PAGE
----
Yes. I hacked the above demo of software understanding American Sign Language (ASL) together in about a day’s worth of work using Google’s MediaPipe Holistic framework for face and hand pose prediction and TensorFlow for machine learning.

There are plenty of issues with it: the vocabulary is limited, I taught it all the signs myself (and it might therefore struggle with signing accents), it doesn’t use temporal information (and therefore could not tell the difference between some pairs of signs, like “mother” and “grandmother”) and so on.

But those are all solvable problems - just a matter of solid engineering work. There is a number of large datasets of labeled training data - Dr. Bill Vicars’s lifeprint, or handspeak, or various sources on giphy.

In fact, there’s a lot of demos similar to mine online.

Why hasn’t someone built a production version of it? I don’t buy the argument that it’s a matter of technology anymore. Is it a matter of there not being enough money to be made here? Is it just not considered important enough?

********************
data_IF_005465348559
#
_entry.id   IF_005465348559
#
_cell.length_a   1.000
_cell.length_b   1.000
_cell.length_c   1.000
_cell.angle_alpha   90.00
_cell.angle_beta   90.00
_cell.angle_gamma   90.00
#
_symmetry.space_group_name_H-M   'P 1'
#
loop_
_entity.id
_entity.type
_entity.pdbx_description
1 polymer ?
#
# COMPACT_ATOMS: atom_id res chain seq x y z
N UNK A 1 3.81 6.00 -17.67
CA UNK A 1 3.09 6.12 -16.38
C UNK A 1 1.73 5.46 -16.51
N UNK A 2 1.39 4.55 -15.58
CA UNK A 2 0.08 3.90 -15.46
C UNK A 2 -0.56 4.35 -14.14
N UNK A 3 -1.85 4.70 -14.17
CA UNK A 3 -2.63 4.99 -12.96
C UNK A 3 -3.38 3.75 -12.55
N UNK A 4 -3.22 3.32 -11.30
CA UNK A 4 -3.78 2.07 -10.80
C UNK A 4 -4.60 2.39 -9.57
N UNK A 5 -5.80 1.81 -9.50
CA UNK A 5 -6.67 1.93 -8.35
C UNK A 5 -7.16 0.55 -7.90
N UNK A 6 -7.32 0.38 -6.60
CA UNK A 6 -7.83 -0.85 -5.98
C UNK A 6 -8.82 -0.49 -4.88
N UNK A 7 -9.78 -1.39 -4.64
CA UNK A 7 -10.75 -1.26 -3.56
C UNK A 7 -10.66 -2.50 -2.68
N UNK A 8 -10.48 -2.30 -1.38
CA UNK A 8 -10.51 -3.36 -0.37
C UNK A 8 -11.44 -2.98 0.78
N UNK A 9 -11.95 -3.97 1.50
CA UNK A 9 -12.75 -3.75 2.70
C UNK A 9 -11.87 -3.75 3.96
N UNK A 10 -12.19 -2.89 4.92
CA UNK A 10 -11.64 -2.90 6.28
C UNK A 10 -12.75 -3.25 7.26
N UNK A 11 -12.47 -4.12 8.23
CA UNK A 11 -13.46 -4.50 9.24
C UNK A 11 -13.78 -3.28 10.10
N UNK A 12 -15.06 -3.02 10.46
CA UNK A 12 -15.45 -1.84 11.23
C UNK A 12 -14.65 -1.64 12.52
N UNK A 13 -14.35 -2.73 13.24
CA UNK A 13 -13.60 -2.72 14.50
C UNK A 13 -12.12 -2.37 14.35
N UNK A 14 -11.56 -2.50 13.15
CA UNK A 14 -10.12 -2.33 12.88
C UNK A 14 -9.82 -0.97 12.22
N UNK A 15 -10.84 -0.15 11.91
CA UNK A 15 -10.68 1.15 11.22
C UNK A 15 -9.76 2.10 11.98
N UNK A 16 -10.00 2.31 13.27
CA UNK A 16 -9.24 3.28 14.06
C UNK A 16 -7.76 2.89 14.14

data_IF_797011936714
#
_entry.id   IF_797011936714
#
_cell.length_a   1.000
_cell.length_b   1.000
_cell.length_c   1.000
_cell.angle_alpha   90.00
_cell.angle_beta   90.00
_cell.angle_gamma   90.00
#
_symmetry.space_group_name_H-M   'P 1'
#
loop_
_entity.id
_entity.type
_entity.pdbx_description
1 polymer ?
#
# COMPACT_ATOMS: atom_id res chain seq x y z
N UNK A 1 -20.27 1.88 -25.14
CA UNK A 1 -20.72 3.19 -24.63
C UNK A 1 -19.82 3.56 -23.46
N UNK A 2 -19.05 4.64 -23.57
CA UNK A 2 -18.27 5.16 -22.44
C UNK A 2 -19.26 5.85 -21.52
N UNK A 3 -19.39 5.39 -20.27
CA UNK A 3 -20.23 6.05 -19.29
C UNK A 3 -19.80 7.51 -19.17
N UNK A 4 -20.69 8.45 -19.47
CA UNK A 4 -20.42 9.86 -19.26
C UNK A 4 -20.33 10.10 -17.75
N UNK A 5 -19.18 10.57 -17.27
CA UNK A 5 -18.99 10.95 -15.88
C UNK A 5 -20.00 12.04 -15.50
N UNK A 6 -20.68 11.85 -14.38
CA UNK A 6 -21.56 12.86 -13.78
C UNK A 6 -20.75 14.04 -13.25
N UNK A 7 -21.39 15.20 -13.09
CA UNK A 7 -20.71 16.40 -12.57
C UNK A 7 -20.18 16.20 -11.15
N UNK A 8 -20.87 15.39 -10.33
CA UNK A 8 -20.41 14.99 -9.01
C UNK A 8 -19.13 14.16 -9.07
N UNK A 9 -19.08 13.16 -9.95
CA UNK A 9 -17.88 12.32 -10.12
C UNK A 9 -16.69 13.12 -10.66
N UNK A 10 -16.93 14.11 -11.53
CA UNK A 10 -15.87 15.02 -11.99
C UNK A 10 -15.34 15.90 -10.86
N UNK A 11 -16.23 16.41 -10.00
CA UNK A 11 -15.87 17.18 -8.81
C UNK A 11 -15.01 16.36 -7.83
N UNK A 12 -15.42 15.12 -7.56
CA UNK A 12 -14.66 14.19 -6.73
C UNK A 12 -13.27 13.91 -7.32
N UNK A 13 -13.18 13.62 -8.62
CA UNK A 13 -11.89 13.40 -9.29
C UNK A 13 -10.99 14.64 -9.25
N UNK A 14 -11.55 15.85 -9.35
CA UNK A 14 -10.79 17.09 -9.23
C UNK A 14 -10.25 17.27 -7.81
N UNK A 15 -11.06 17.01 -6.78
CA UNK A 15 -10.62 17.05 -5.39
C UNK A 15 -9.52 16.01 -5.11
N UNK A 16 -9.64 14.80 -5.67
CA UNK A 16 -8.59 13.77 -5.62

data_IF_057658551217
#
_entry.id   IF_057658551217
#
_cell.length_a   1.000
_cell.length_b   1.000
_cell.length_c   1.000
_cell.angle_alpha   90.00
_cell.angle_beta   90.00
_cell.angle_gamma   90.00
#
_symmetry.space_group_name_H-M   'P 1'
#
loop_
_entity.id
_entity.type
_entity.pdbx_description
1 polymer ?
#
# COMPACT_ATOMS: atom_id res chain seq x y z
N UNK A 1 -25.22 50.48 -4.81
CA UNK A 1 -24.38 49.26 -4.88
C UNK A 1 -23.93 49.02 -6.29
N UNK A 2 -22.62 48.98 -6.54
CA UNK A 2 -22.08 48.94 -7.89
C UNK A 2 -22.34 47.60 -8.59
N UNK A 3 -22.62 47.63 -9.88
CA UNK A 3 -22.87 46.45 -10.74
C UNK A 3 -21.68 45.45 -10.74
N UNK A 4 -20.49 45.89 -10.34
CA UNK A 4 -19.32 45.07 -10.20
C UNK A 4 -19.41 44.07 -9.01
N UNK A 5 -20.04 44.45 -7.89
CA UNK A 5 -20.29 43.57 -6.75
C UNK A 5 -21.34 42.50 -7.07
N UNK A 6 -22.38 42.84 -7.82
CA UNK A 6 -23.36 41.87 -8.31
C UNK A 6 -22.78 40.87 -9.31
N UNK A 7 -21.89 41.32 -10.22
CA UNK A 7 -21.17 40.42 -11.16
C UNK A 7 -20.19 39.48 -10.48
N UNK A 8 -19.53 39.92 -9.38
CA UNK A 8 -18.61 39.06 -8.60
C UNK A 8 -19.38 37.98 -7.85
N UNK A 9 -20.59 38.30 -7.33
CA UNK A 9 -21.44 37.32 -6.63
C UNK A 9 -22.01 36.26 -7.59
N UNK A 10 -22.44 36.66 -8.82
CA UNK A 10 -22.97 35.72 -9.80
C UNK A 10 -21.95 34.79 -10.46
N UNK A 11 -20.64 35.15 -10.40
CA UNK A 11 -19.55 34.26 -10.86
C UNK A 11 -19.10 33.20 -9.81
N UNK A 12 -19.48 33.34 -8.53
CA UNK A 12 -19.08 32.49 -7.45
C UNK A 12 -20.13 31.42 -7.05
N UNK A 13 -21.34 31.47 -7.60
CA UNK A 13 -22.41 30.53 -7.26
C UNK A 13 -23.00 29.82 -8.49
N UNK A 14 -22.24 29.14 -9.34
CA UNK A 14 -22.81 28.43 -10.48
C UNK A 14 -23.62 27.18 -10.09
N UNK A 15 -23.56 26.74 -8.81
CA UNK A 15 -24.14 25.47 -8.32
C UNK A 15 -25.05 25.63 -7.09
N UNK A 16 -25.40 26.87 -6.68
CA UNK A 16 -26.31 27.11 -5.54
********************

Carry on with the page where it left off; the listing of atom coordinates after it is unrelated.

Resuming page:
Please ping me if you know any companies building ASL-recognition from video into a commercial product - or if you’re thinking about starting one!

UPDATE: The Economist has published a good overview of the “race to teach sign language to computers” (paywall). The article cites data collection and annotation as a major issue, as well as some technological challenges, including capturing people’s facial expressions (I’m calling BS on that - take another look at the video above to see why). On the bright side, there are a number of teams working on the problem… but on the darker side, none of those seem to be at one of the software giants.

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Livewired by David Eagleman - Book Notes

Livewired: The Inside Story of the Ever-Changing Brain
by David Eagleman